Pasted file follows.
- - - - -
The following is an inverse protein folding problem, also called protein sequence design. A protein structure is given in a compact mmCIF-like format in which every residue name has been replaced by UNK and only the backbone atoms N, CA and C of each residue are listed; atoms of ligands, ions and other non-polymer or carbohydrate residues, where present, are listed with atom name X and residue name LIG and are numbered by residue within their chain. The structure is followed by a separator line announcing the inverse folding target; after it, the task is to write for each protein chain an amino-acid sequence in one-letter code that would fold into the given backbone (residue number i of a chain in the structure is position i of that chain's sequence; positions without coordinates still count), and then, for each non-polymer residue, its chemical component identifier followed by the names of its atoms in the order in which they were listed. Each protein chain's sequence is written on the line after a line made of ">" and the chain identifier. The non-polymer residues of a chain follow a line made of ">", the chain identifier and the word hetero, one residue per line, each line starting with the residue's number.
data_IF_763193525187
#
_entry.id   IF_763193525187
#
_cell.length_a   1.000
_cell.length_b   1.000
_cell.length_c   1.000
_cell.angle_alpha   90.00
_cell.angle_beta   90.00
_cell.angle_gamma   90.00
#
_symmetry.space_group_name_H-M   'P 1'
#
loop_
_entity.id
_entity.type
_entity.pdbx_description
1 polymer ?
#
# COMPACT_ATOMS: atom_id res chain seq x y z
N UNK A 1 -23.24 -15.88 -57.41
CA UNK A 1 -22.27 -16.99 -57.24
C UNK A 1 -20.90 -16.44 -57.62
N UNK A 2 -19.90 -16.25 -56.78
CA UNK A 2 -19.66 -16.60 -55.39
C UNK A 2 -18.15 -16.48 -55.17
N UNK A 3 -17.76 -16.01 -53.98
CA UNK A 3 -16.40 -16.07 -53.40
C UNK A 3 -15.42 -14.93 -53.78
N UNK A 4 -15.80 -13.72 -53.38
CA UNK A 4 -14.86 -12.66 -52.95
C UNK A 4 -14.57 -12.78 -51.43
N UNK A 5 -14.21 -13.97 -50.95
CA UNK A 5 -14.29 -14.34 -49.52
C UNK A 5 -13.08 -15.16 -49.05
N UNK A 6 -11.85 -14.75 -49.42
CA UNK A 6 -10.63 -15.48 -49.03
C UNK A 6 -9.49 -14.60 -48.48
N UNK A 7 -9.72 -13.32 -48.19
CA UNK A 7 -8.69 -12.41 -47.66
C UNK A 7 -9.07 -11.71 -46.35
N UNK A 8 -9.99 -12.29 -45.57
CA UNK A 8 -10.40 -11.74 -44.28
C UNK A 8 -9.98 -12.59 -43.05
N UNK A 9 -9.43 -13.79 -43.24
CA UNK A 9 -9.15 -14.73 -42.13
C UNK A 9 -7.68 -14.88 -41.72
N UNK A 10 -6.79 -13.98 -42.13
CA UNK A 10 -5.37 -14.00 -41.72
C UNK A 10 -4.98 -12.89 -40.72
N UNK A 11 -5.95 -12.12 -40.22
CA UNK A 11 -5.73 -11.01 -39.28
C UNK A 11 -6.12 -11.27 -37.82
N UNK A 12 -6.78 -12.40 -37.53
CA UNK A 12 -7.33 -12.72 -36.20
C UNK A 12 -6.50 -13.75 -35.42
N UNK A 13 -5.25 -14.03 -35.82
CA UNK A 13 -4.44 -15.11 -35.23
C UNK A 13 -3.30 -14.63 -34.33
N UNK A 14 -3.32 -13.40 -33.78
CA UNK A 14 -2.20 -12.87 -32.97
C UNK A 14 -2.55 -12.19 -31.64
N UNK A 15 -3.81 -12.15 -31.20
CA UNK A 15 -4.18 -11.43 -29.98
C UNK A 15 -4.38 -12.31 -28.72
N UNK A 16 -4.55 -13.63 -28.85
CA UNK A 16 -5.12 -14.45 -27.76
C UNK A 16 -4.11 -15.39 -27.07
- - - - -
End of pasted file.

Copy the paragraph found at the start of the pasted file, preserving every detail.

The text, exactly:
The following is an inverse protein folding problem, also called protein sequence design. A protein structure is given in a compact mmCIF-like format in which every residue name has been replaced by UNK and only the backbone atoms N, CA and C of each residue are listed; atoms of ligands, ions and other non-polymer or carbohydrate residues, where present, are listed with atom name X and residue name LIG and are numbered by residue within their chain. The structure is followed by a separator line announcing the inverse folding target; after it, the task is to write for each protein chain an amino-acid sequence in one-letter code that would fold into the given backbone (residue number i of a chain in the structure is position i of that chain's sequence; positions without coordinates still count), and then, for each non-polymer residue, its chemical component identifier followed by the names of its atoms in the order in which they were listed. Each protein chain's sequence is written on the line after a line made of ">" and the chain identifier. The non-polymer residues of a chain follow a line made of ">", the chain identifier and the word hetero, one residue per line, each line starting with the residue's number.